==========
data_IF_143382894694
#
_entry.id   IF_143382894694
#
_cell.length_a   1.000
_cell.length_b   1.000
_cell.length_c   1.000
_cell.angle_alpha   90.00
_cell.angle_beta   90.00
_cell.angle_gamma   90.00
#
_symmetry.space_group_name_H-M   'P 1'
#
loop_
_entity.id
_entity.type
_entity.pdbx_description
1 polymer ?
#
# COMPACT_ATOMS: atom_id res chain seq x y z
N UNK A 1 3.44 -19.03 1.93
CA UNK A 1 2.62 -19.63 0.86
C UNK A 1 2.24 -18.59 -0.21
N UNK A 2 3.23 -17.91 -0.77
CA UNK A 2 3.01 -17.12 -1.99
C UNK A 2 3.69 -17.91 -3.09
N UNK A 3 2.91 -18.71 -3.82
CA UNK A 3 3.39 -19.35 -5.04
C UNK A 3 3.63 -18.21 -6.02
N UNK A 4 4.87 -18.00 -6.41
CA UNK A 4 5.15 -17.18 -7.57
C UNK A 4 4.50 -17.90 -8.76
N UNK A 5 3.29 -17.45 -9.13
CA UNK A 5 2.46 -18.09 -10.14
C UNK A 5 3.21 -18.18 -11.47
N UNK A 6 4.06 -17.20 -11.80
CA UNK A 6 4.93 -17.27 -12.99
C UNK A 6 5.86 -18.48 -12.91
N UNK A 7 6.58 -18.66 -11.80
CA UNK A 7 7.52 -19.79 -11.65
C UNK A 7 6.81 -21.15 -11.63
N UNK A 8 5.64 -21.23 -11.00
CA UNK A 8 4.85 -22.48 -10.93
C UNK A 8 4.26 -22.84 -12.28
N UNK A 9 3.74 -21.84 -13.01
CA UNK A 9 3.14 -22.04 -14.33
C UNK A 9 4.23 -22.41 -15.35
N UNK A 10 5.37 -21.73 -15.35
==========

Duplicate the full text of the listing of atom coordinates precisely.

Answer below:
data_IF_143382894694
#
_entry.id   IF_143382894694
#
_cell.length_a   1.000
_cell.length_b   1.000
_cell.length_c   1.000
_cell.angle_alpha   90.00
_cell.angle_beta   90.00
_cell.angle_gamma   90.00
#
_symmetry.space_group_name_H-M   'P 1'
#
loop_
_entity.id
_entity.type
_entity.pdbx_description
1 polymer ?
#
# COMPACT_ATOMS: atom_id res chain seq x y z
N UNK A 1 3.44 -19.03 1.93
CA UNK A 1 2.62 -19.63 0.86
C UNK A 1 2.24 -18.59 -0.21
N UNK A 2 3.23 -17.91 -0.77
CA UNK A 2 3.01 -17.12 -1.99
C UNK A 2 3.69 -17.91 -3.09
N UNK A 3 2.91 -18.71 -3.82
CA UNK A 3 3.39 -19.35 -5.04
C UNK A 3 3.63 -18.21 -6.02
N UNK A 4 4.87 -18.00 -6.41
CA UNK A 4 5.15 -17.18 -7.57
C UNK A 4 4.50 -17.90 -8.76
N UNK A 5 3.29 -17.45 -9.13
CA UNK A 5 2.46 -18.09 -10.14
C UNK A 5 3.21 -18.18 -11.47
N UNK A 6 4.06 -17.20 -11.80
CA UNK A 6 4.93 -17.27 -12.99
C UNK A 6 5.86 -18.48 -12.91
N UNK A 7 6.58 -18.66 -11.80
CA UNK A 7 7.52 -19.79 -11.65
C UNK A 7 6.81 -21.15 -11.63
N UNK A 8 5.64 -21.23 -11.00
CA UNK A 8 4.85 -22.48 -10.93
C UNK A 8 4.26 -22.84 -12.28
N UNK A 9 3.74 -21.84 -13.01
CA UNK A 9 3.14 -22.04 -14.33
C UNK A 9 4.23 -22.41 -15.35
N UNK A 10 5.37 -21.73 -15.35